ECFR nixes shared chief

Rural fire department ends deal with Camas in effort to cut costs

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A two-year agreement between the city of Camas and East County Fire & Rescue, which gave Fire Chief Nick Swinhart command over both the Camas-Washougal and East County fire departments, will end Feb. 1.

The East County Fire & Rescue (ECFR) board of commissioners voted in mid-December to terminate the shared fire chief agreement, citing a need for cost-savings in light of voters’ rejection of ECFR’s levy lid lift in the November 2018 midterm election.

“They (ECFR) need to start saving money, essentially,” Swinhart told Camas City Council members and Camas Mayor Shannon Turk on Monday, Jan. 7, during the council’s workshop.

In August 2018, ECFR Deputy Fire Chief Mike Carnes, who is set to become that department’s fire chief on Feb. 1, said the rural fire department was caught between a state-mandated 1-percent cap on annual property tax increases and rapidly increasing costs.

That’s why ECFR leaders asked voters to approve a fire levy lid lift in the November 2018 general election.

“We have worked very hard to live within our means,” Carnes said in August. “We’ve squeezed until we can’t squeeze anymore.”

The lid lift, which would have cost the owner of a $350,000 home an extra $6.13 each month, would have helped the district maintain its current levels of fire and emergency response services.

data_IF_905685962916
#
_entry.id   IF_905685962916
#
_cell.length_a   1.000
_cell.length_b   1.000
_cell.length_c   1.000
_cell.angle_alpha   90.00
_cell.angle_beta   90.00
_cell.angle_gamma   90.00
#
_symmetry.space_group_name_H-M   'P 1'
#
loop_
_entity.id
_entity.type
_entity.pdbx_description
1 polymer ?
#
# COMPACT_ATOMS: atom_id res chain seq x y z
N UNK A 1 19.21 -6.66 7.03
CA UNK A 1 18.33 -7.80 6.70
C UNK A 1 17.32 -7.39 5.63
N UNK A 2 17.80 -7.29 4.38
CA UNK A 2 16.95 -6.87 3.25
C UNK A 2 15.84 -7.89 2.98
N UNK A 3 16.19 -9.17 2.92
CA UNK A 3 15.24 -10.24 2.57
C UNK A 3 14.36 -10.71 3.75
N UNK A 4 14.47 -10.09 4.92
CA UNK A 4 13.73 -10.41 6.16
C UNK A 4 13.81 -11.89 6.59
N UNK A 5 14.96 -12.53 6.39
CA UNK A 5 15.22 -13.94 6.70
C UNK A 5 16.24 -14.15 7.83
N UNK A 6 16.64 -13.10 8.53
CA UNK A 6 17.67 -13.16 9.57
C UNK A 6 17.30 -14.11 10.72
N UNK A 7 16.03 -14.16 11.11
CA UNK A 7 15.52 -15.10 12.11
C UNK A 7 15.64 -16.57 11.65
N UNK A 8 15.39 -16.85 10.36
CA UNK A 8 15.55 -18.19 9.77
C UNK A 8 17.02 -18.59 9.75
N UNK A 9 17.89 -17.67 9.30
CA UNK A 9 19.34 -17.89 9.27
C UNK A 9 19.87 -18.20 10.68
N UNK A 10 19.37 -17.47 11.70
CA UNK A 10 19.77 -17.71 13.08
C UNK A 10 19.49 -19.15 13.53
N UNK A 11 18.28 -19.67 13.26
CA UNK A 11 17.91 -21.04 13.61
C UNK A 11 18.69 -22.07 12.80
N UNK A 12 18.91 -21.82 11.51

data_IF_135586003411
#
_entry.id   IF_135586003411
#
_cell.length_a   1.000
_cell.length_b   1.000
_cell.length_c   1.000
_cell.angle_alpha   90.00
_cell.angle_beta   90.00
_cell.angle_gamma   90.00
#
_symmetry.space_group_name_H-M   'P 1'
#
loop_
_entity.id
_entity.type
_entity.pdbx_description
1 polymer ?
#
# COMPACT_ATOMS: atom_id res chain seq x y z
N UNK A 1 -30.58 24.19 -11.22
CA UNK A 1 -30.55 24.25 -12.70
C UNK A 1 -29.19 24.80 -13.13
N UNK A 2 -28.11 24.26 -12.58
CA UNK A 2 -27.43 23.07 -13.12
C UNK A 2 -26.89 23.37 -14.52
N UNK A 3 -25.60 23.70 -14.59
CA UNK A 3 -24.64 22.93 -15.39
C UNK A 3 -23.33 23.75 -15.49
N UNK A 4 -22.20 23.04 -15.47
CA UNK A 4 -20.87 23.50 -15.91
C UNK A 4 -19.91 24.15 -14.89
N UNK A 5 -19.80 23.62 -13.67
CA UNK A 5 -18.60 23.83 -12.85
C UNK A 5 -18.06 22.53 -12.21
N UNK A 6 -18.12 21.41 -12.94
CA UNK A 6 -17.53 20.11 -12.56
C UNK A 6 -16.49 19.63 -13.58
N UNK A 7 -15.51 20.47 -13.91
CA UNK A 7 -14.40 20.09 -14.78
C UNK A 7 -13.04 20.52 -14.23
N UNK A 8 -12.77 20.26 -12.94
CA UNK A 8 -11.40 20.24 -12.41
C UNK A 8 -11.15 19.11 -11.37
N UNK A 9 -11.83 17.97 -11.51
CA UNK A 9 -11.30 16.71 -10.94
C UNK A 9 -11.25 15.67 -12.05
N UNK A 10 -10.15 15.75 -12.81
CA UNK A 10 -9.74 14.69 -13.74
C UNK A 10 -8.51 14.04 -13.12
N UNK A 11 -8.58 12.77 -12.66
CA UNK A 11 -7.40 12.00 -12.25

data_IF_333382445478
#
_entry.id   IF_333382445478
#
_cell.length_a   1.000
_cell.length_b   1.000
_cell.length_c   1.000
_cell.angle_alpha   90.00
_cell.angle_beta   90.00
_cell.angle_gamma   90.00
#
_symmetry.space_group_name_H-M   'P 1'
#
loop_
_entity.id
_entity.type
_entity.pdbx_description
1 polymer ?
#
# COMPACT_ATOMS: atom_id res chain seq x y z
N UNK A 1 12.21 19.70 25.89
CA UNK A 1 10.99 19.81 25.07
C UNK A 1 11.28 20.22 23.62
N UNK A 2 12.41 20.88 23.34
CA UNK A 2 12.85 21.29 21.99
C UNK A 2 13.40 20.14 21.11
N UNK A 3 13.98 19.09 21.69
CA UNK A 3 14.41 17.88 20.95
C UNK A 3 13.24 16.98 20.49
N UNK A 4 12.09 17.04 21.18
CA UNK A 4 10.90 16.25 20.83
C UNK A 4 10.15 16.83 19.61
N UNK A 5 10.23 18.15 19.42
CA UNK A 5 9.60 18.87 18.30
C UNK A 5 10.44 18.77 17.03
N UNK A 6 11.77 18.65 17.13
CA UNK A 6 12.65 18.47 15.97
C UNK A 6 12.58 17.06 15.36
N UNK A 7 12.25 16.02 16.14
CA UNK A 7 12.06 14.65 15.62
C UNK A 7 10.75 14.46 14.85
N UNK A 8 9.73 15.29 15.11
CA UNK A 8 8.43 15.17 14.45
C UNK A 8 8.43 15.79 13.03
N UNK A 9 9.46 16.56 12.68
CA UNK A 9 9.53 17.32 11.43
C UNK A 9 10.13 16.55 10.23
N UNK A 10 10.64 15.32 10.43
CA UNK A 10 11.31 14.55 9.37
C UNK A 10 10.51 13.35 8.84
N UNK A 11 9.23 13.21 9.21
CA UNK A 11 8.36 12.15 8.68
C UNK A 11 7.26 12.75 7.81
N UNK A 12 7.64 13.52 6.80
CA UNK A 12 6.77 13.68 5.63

“The cost of providing services is getting more expensive,” Swinhart told The Post-Record in August. “I like to point out to people that, when we started our EMS levy here (in the late 1970s), the cost of an ambulance was about $35,000. Now, it’s over $200,000. But the EMS levy was 25 cents per $1,000 and now it’s 35 cents per $1,000.”

After voters rejected the levy lid lift 54 to 46 percent, ECFR leaders said they would need to reevaluate the fire department’s operations and find places to make cuts.

In a letter sent to Camas City Administrator Pete Capell on Dec. 19, the ECFR Board Chair Mike Taggart said the decision to terminate the shared-chief agreement came “in light of our recent lid lift attempt not passing,” and said the ECFR board had asked Swinhart to stay until Feb. 1 to help with labor negotiations.

“Please rest assured that this in no way reflects poorly on (Swinhart’s) performance or on our willingness to be partners with (the Camas-Washougal Fire Department),” Taggart wrote to Capell. “We look forward to continued discussions with you on the most efficient ways to serve our constituents. We also do not anticipate any changes to the many joint programs, trainings and responses that we run together.”

Taggart said the board also hoped Swinhart could fill in for Carnes on an “as-needed” basis, when the new fire chief is away for vacations or in trainings.

He also said the board and Swinhart have “full confidence in Chief Carnes’ ability to run the department,” and thanked Camas leaders for allowing the shared fire chief agreement for the past two years.

“We are especially grateful for the city’s generosity in helping us through a difficult period by allowing (Swinhart) to be our shared chief,” Taggart stated in his letter to Capell.

The shared fire chief arrangement began in October 2016. The initial agreement called for ECFR to pay Camas $3,000 a month for Swinhart’s services, which included 37 hours a month leading the rural fire department, which responds to fires and emergencies in unincorporated areas outside Camas and Washougal city limits.